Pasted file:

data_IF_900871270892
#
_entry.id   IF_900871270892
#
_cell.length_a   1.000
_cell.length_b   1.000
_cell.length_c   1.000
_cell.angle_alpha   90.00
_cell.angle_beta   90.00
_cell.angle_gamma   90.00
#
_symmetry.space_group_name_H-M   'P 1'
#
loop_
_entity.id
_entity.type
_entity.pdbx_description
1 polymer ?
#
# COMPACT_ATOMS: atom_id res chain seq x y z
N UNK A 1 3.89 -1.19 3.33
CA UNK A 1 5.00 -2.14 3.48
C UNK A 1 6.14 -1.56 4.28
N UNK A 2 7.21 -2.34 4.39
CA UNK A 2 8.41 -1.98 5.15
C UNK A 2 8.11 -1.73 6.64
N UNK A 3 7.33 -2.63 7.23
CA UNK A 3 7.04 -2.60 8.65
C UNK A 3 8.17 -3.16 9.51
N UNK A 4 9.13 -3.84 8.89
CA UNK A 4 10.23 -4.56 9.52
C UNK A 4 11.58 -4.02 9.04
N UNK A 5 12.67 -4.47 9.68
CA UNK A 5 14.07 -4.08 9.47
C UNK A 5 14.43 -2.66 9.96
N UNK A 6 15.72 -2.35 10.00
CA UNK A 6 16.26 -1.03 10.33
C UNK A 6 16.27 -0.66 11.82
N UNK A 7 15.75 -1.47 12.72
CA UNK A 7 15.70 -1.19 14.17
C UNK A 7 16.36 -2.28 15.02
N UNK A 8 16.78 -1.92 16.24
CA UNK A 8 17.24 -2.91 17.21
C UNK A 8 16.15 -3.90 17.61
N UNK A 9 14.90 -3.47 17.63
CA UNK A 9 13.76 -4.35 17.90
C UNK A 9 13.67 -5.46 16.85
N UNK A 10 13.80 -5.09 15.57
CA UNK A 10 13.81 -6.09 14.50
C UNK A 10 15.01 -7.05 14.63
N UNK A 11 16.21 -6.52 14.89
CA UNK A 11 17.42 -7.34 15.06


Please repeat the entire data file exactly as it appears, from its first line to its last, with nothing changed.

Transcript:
data_IF_900871270892
#
_entry.id   IF_900871270892
#
_cell.length_a   1.000
_cell.length_b   1.000
_cell.length_c   1.000
_cell.angle_alpha   90.00
_cell.angle_beta   90.00
_cell.angle_gamma   90.00
#
_symmetry.space_group_name_H-M   'P 1'
#
loop_
_entity.id
_entity.type
_entity.pdbx_description
1 polymer ?
#
# COMPACT_ATOMS: atom_id res chain seq x y z
N UNK A 1 3.89 -1.19 3.33
CA UNK A 1 5.00 -2.14 3.48
C UNK A 1 6.14 -1.56 4.28
N UNK A 2 7.21 -2.34 4.39
CA UNK A 2 8.41 -1.98 5.15
C UNK A 2 8.11 -1.73 6.64
N UNK A 3 7.33 -2.63 7.23
CA UNK A 3 7.04 -2.60 8.65
C UNK A 3 8.17 -3.16 9.51
N UNK A 4 9.13 -3.84 8.89
CA UNK A 4 10.23 -4.56 9.52
C UNK A 4 11.58 -4.02 9.04
N UNK A 5 12.67 -4.47 9.68
CA UNK A 5 14.07 -4.08 9.47
C UNK A 5 14.43 -2.66 9.96
N UNK A 6 15.72 -2.35 10.00
CA UNK A 6 16.26 -1.03 10.33
C UNK A 6 16.27 -0.66 11.82
N UNK A 7 15.75 -1.47 12.72
CA UNK A 7 15.70 -1.19 14.17
C UNK A 7 16.36 -2.28 15.02
N UNK A 8 16.78 -1.92 16.24
CA UNK A 8 17.24 -2.91 17.21
C UNK A 8 16.15 -3.90 17.61
N UNK A 9 14.90 -3.47 17.63
CA UNK A 9 13.76 -4.35 17.90
C UNK A 9 13.67 -5.46 16.85
N UNK A 10 13.80 -5.09 15.57
CA UNK A 10 13.81 -6.09 14.50
C UNK A 10 15.01 -7.05 14.63
N UNK A 11 16.21 -6.52 14.89
CA UNK A 11 17.42 -7.34 15.06